Car Show Knick-Knacks

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Car Show Knick-Knacks

Car Show Knick-Knacks

Granted, in most parts of the country, car shows are winding down for yet another season. I’ve been to more than my fair share this year, and I feel very fortunate to have been able to do so.

hulaOf course, every show is flush with incredible Late Greats– that’s a given. What’s also a given is the vast array of car show knick-knacks that seem to go hand and hand with our classics. By “knick-knacks”, I’m lumping just about everything in– scale model cars replicating the original (usually perched atop an air cleaner, sometimes even on a rotating display stand!), fuzzy dice (always hanging from the rear view mirror), drive-in restaurant food trays (plastic burgers, fries and shakes), 2-foot high dolls resting their weary heads (usually against a tire or bumper) and dash “toppers” (typically hula dancers, wiggling their hips ceaselessly). I’m sure I’ve missed something here, please remind me if I have!

Last year, I attended the Truck Nationals in Carlisle, PA. In the special Vans section, they take “add-ons” to a whole new level. Here, they go all-out with themes– full-on displays and landscaping to support the van’s personality. Case in point– a Chevy Van thinly disguised as a log cabin! This ’70s-era truck was replete with a fireplace, a woodpile, black bears and lanterns, axes and throw rugs. It was so over-the-top that it actually looked pretty cool.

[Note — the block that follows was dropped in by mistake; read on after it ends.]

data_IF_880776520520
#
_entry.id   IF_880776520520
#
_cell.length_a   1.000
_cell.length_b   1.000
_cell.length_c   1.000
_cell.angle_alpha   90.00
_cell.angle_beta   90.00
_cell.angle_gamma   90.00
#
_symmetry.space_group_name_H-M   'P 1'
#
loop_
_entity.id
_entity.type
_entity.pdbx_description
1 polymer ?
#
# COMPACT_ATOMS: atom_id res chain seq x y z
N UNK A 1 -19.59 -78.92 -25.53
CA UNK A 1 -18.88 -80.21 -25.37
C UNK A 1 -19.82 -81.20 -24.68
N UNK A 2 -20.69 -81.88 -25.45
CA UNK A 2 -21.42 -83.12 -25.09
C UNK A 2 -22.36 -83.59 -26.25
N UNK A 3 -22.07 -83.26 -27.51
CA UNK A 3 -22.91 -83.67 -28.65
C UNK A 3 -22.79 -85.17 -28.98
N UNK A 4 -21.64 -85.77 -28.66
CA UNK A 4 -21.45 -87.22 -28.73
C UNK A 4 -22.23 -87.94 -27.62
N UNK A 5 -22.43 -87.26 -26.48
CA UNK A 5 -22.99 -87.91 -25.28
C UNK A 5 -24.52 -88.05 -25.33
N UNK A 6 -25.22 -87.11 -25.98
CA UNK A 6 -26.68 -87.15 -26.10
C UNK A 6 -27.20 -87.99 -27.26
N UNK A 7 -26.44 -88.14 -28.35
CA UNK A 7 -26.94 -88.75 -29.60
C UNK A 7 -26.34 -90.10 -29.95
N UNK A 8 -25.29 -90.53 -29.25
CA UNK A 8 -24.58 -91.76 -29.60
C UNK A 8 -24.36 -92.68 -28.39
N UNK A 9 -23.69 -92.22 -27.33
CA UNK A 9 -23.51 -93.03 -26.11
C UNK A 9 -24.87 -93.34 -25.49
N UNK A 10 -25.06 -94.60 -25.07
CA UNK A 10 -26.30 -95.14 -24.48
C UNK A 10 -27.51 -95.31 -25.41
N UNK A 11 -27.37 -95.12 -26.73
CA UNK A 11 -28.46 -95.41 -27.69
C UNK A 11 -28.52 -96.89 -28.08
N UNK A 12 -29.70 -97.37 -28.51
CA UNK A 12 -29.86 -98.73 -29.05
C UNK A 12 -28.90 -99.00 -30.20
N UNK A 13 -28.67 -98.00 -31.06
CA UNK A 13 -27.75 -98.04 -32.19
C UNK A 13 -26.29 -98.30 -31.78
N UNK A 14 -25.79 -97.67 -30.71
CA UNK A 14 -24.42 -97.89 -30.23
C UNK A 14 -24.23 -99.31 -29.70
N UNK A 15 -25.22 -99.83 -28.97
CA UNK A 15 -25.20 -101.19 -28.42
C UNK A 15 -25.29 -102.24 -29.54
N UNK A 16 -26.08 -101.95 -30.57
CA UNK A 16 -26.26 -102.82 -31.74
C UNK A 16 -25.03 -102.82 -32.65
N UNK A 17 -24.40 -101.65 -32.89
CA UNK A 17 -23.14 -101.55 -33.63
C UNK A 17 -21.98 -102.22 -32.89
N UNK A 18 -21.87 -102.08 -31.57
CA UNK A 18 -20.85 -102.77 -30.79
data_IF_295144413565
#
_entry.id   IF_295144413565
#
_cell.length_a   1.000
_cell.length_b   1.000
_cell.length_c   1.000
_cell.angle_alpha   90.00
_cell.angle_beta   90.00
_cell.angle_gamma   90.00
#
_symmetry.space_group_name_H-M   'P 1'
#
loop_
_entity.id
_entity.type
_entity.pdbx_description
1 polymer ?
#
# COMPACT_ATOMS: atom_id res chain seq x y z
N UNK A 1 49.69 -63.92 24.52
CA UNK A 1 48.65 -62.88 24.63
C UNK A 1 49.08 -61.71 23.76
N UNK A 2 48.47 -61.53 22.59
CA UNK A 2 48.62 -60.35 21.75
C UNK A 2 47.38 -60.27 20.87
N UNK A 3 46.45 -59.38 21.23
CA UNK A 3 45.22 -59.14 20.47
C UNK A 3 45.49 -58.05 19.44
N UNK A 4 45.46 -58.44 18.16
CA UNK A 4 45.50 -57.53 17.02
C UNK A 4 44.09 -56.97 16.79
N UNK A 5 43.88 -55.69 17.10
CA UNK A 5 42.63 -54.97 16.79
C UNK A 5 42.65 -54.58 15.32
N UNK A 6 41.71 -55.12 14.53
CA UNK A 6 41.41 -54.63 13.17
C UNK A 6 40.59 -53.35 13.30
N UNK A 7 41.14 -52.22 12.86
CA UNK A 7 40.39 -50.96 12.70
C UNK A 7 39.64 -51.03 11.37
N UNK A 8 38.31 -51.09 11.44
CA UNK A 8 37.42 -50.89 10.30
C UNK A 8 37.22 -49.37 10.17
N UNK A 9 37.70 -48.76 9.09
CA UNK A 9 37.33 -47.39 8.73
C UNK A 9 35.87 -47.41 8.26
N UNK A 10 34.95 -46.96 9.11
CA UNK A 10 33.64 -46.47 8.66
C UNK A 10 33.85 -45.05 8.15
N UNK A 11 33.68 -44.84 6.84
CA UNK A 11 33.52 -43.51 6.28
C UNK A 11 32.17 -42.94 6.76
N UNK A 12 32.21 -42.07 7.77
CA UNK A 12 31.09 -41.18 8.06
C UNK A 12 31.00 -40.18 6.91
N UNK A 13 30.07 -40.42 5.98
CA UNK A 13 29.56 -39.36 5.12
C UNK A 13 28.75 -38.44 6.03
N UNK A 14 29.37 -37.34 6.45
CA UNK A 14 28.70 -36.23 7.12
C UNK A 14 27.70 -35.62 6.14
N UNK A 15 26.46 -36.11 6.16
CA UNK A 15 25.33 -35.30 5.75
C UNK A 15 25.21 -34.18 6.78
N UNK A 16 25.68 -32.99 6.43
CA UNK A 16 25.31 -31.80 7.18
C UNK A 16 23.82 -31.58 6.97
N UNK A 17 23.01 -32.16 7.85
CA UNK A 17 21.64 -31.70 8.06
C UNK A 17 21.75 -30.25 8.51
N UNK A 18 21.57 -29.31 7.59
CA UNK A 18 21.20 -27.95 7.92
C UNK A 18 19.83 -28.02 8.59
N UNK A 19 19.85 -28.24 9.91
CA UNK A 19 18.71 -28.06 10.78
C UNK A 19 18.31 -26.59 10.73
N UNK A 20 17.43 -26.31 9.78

knick-knacks
Personally, I’m not really into the knick-knacks– although I dig model cars (diecast and plastic), and even have a pretty fair collection of them at home. And although I’d rather just concentrate on the actual (real) cars themselves, I can see the allure of decorating your car at the shows. All those aforementioned add-ons really do help create an atmosphere of fun and light-heartedness. After all, that’s what most car shows are supposed to be all about!

car-show-Ford
What I can really appreciate however, are the “menu boards” (display signage), vintage literature, restoration documentation, and anything else that further authenticates a classic car. Even the strategically-placed mirrors that allow you to view the undercarriage are cool (they also make it easier on the knees, thank you).

Then of course, there are the gimmicks that the manufacturers (and even the dealerships) dreamed up back in the day. Sometimes you’ll see these cleverly staged at the shows. I’ve seen plenty of stuffed tigers lounging on GTO hoods, mountain lions perched atop Mercury Cougars, and fuzzy coyotes chasing mangy roadrunners. That kind of period-correct stuff falls more into the nostalgia category– not to be confused with knick-knacks!

car-show-display
I’d love to hear your views on the subject. Do you display your Late Great unadorned at the shows, or are you more of a “set the mood and create a display” type? Of course, there’s no right or wrong way here– it’s all in good fun. After all, that’s what hobbies are for! Feel free to post pics and your thoughts at the bottom of this blog.

http://www.lategreatchevy.com/

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